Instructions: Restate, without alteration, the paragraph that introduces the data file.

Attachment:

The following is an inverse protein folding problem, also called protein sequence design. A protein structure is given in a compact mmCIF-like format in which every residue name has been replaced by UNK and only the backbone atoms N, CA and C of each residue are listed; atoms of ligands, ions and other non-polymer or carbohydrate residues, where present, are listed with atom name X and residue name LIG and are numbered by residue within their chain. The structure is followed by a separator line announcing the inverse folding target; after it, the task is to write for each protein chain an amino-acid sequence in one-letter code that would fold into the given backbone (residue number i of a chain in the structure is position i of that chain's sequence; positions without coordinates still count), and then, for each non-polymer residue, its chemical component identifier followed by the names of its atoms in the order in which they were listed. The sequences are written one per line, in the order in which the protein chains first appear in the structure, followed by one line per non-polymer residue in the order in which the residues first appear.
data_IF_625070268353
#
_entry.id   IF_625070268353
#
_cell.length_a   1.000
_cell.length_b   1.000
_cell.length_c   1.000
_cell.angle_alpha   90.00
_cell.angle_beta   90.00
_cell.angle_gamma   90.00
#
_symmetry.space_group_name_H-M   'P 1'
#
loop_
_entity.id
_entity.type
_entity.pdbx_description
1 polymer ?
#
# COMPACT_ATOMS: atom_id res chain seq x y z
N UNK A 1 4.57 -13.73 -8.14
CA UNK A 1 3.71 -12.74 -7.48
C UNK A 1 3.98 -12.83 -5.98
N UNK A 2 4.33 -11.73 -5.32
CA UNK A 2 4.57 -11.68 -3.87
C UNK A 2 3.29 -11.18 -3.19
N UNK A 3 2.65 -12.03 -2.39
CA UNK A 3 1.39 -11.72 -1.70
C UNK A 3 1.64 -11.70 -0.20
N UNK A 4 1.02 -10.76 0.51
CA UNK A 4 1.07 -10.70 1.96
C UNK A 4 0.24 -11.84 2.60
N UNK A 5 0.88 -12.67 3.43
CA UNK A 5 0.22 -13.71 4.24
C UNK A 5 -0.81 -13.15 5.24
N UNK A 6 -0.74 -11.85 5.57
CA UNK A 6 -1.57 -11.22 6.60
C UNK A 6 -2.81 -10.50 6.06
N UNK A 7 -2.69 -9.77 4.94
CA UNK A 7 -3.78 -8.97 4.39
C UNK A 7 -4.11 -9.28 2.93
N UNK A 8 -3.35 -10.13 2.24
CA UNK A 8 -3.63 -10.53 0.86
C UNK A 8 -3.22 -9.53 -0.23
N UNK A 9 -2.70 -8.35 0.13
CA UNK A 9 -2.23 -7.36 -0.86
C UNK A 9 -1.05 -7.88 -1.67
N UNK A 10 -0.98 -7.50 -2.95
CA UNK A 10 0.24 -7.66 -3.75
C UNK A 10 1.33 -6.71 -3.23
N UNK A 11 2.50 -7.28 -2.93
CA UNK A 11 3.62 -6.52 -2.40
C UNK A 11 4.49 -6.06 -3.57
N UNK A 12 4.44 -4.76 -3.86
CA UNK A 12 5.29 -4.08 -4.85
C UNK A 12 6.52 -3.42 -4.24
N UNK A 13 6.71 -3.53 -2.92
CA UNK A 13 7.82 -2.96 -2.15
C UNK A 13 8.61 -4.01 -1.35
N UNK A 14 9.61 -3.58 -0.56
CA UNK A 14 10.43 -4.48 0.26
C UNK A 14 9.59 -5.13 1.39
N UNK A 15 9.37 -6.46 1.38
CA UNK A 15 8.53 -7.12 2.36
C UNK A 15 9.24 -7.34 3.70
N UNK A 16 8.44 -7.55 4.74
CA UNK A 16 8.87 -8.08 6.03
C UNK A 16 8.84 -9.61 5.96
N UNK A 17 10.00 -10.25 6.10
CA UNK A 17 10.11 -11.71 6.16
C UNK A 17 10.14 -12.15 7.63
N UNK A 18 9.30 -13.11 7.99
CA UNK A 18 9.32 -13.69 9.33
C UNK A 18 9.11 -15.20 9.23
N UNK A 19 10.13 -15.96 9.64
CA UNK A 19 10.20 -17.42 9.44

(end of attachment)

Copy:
The following is an inverse protein folding problem, also called protein sequence design. A protein structure is given in a compact mmCIF-like format in which every residue name has been replaced by UNK and only the backbone atoms N, CA and C of each residue are listed; atoms of ligands, ions and other non-polymer or carbohydrate residues, where present, are listed with atom name X and residue name LIG and are numbered by residue within their chain. The structure is followed by a separator line announcing the inverse folding target; after it, the task is to write for each protein chain an amino-acid sequence in one-letter code that would fold into the given backbone (residue number i of a chain in the structure is position i of that chain's sequence; positions without coordinates still count), and then, for each non-polymer residue, its chemical component identifier followed by the names of its atoms in the order in which they were listed. The sequences are written one per line, in the order in which the protein chains first appear in the structure, followed by one line per non-polymer residue in the order in which the residues first appear.